This year is the centenary of the establishment of the Welsh Plant Breeding Station in Aberystwyth in 1919, and so a good time to remember its first Director, the agricultural pioneer Sir George Stapledon. His name and legend linger on at the university and his contribution to grassland science is recognized internationally, but the deeper significance of his work is almost forgotten now. It might seem strange that the biography of a grassland scientist should be entitled Prophet of the New Age, but that is a measure of the significance he attached to farming. He was interested above all in humanity and nationhood, and beyond his decisive contributions to grassland farming around the world and to the UK’s food supply during World War Two, he raised questions about the land, science and food production which still resonate today.
Sir Reginald George Stapledon FRS was an upper-class Englishman who studied science at Cambridge. He then joined the family business of shipping on the Suez Canal, but soon gave that up and returned to Cambridge, this time to study agriculture, followed by two years teaching at the Royal Agricultural College, Cirencester. In 1912 he became Agricultural Botany Adviser at the University College of Wales, Aberystwyth. By this time he had developed a conviction that farming was crucial to civilization and that Britain had lost its way, creating by its Victorian laissez faire economics “a huge urban population balanced on a derelict and disheartened countryside”.[i] He was determined to put things right.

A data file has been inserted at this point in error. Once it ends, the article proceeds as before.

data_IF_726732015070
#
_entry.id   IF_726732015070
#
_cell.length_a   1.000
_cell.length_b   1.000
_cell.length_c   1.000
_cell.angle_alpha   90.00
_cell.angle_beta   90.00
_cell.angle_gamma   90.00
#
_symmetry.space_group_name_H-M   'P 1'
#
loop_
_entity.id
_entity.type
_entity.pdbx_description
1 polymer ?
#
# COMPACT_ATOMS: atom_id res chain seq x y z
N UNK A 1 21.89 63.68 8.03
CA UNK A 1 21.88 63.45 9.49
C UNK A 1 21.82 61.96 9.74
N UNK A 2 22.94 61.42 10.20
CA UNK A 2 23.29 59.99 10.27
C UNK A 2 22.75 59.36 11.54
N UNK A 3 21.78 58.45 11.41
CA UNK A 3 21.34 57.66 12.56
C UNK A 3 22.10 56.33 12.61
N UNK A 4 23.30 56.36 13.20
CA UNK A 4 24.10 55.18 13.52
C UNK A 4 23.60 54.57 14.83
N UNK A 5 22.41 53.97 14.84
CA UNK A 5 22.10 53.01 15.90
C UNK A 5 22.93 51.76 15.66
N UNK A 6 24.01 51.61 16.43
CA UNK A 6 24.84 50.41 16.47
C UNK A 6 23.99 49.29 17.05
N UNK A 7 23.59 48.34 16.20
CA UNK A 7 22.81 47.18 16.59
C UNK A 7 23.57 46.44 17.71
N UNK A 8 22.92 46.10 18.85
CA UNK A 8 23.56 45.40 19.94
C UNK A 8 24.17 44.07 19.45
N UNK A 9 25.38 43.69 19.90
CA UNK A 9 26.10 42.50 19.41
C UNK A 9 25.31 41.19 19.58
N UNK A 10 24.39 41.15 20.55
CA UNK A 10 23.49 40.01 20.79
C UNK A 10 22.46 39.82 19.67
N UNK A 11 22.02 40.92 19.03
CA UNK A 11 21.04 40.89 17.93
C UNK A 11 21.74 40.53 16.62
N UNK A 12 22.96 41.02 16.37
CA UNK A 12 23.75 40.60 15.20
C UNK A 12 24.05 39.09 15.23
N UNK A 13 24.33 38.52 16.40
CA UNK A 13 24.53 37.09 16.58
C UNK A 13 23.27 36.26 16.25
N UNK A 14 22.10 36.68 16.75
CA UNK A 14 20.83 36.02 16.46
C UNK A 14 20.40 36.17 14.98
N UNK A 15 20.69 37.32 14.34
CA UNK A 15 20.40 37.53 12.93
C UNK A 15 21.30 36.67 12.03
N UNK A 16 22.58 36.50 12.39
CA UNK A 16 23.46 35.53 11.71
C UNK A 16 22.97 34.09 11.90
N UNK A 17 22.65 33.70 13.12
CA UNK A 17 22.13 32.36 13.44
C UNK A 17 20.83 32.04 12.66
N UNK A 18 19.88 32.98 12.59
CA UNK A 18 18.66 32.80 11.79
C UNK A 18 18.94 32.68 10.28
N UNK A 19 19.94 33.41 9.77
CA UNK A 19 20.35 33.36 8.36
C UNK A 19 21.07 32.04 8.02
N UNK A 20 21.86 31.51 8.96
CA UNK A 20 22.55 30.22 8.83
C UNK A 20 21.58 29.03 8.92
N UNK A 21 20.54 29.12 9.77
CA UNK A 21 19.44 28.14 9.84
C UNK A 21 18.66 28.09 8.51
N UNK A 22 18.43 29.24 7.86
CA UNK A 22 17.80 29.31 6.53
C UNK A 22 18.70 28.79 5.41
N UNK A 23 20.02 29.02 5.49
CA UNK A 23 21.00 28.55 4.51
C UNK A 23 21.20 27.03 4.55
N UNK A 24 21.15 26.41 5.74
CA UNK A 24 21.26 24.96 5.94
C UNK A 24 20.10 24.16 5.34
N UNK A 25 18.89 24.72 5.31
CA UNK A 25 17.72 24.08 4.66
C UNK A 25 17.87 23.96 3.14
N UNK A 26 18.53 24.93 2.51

His first task at the University was to carry out a survey of farms in what is now Ceredigion. That period, spent mostly outdoors and talking to farmers, inspired not only his vision for farming but a lifetime of reflection on ‘human ecology’, or the relationship between people and the land. At the time, farmers were rearing animals on permanent pasture which was neglected and unproductive, and relying on imported concentrates to fatten them for market. If they did occasionally plough the pasture up and grow a cereal crop, usually oats, they would reseed afterwards with the cheapest mix of grass seed they could find, and given the lack of regulation of the seed industry at the time, the result was still more poor quality pasture.